All Governors, and all other persons in authority, shall maintain order by enforcing the heretofore existing laws, and regulations until the necessary alterations can be effected.
Given under our hand and seal, at Headquarters, San Francisco, this 26th day of July, 1860.
The most oft-repeated stories about Emperor Norton are about how San Franciscans accepted his self-designated status, and allowed him to eat anywhere without paying, to receive free clothes from the city, and to be given preferential seating at stage and musical openings. For many years Norton ate at various bars where full meals were provided free to drinking patrons (e.g. Martin & Horton's, where a Brandy Smash cost a quarter and a free meal was included, with soup, boiled salmon, roast beef, bread and butter, potatoes, tomatoes, crackers and cheese), but there are few known cases of the Emperor indulging in a restaurant meal at all, let alone without paying. The city's Board of Supervisors was petitioned for a suit of imperial clothes, but ignored his entreaty. In fact, Norton generally went about in shabby, second-hand uniforms, both of Union and Confederate colors (he thought it best to maintain his neutrality so as to be able to help mediate a settlement).
He has also been generally thought to have had two dogs, Bummer and Lazarus, but this is a myth. The dogs were widely known vagrants in San Francisco, and thanks to an Edward Jump cartoon depicting Emperor Norton and the two canines dining at the same banquet table, the myth was spread that the beasts were his. But it was precisely this cartoon that turned Norton emphatically against the dogs, since it was terribly undignified to be associated with a dog called "Bummer." But the endearment Norton enjoyed from San Franciscans was quite similar to that showered upon the famous dogs.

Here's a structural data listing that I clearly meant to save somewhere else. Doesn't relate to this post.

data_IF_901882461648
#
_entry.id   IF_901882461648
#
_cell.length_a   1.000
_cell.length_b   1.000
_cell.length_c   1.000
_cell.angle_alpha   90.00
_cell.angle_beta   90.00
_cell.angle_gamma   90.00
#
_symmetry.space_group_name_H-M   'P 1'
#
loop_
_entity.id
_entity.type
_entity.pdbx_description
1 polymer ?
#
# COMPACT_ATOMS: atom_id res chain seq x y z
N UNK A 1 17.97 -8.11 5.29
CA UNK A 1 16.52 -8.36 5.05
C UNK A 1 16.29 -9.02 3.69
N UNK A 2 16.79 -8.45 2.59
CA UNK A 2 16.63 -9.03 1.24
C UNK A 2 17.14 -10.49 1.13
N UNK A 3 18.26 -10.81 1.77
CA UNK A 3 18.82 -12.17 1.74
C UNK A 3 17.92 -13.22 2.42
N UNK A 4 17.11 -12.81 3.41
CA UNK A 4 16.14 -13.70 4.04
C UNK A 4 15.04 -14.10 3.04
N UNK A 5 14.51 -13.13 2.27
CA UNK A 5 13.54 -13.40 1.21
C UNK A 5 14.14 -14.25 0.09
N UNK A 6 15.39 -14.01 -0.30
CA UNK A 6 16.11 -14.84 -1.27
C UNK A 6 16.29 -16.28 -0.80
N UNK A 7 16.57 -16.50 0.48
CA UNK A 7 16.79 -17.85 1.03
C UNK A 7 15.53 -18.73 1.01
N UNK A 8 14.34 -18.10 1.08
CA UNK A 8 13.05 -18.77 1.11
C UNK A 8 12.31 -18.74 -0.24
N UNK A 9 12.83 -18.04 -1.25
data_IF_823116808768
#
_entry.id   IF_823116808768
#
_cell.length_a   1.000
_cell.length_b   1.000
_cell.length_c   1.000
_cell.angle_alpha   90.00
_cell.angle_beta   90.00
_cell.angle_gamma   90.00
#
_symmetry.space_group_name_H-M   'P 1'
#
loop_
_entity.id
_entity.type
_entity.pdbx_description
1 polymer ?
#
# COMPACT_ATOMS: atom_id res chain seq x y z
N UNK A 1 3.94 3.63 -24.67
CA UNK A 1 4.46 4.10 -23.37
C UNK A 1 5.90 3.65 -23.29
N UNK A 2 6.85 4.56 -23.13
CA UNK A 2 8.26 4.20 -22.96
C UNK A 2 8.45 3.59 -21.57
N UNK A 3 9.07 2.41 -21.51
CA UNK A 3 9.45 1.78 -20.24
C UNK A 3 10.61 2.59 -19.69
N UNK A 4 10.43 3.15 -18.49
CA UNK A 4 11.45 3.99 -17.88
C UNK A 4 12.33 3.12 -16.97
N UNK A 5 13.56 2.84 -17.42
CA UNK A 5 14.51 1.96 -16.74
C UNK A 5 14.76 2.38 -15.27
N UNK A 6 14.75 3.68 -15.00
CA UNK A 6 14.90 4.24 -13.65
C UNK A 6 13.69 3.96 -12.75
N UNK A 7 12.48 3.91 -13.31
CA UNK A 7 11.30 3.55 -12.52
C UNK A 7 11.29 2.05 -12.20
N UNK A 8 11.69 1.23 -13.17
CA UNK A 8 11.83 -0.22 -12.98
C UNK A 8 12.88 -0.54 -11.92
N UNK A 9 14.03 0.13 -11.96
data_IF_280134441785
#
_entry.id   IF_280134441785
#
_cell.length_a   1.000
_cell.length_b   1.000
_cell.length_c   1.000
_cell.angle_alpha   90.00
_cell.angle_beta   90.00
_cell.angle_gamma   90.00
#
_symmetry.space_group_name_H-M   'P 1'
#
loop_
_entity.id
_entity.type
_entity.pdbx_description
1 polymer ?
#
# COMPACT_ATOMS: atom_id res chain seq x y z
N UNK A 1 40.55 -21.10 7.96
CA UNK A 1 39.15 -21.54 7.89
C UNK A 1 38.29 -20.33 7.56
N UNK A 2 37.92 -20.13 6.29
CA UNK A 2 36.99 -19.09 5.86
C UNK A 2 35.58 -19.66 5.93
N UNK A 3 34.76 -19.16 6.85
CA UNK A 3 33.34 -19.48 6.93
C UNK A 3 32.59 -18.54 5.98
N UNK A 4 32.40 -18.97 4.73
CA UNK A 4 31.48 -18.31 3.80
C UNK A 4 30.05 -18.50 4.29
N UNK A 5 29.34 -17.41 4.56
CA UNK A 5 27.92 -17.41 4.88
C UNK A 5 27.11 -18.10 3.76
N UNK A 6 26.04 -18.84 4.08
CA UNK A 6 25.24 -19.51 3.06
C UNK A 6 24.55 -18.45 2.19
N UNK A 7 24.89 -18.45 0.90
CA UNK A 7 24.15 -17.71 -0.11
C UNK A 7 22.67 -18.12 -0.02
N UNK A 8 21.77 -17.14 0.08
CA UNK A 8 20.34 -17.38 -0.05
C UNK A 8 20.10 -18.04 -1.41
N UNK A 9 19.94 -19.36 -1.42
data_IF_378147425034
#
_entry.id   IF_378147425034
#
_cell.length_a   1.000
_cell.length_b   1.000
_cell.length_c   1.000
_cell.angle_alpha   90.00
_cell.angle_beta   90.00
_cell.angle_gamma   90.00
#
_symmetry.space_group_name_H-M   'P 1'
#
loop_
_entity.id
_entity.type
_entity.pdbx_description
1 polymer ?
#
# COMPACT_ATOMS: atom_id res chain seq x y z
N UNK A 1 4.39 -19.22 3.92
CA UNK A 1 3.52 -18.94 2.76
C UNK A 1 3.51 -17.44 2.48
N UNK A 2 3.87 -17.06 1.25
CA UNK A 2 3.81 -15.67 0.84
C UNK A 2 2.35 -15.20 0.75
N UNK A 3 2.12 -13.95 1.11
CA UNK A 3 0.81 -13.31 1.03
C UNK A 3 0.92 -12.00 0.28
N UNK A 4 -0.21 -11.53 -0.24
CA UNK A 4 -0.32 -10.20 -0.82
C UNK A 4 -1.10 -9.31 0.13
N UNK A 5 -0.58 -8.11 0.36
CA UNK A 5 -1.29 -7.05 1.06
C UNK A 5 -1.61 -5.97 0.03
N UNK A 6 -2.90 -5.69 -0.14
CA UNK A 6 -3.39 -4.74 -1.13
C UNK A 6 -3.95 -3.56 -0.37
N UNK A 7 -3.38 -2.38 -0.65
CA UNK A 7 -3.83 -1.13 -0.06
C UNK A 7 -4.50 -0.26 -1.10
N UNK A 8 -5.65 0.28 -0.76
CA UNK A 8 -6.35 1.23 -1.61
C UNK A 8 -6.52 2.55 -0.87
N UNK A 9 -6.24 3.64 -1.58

Norton managed to survive almost 20 years by taxing bankers and the wealthy with whom he came in regular contact at bars and clubs, usually about 50 cents per collection. In 1870 he began selling his own scrip in 50 cent, $5 and $10 dollar denominations, redeemable in 1880 with 7% interest. These notes became tourist souvenirs as much as anything else. When he died only eight days into 1880, he was spared from having to back them up with "real money." A small industry surrounded the Emperor, marketing small figurines, photographic postcards, and many local merchants and restaurants displayed signs attesting to their status "by appointment of Norton I." News of the Emperor traveled around the country, and even overseas.
Norton's insanity didn't deter his creative mind from addressing itself to several technical issues of the day. During his reign, Andrew Hallidie invented the cable car, and Norton I issued an edict urging improved safety mechanisms for the new-fangled technology, in particular a better system of gripping the underground cable than the large screw with which it began.
Norton is also known for having been the first to propose a Bay Bridge and an under-the-bay tunnel. His decree in the Pacific Appeal of March 23, 1872:
The following is decreed and ordered to be carried into execution as soon as convenient:
I. That a suspension bridge be built from Oakland Point to Goat Island, and thence to Telegraph Hill; provided such bridge can be built without injury to the navigable waters of the Bay of San Francisco. . .
Another decree on September 21, 1872:
WHEREAS, we issued our decree ordering the citizens of San Francisco and Oakland to appropriate funds for the survey of a suspension bridge from Oakland Point via Goat Island; also for a tunnel; and to ascertain which is the best project; . . .
Emperor Norton is one of those rorschach inkblot kinds of characters. Clearly he has been and remains one of San Francisco's best-selling stories. Writers like Mark Twain and Robert Louis Stevenson used him in their stories, as have journalists and tourism promoters for over a century. Perhaps his contribution that lingers most actively is his injunction against uttering the abbreviation "Frisco:"
"Whoever after due and proper warning shall be heard to utter the abominable word "Frisco," which has no linguistic or other warrant, shall be deemed guilty of a High Misdemeanor, and shall pay into the Imperial Treasury as penalty the sum of twenty-five dollars."
His grave was moved when the cemeteries were banished from city limits, and he now rests in Colma under a prominent headstone unambiguously affirming his status in life, as it is in death, "Emperor of the United States and Protector of Mexico."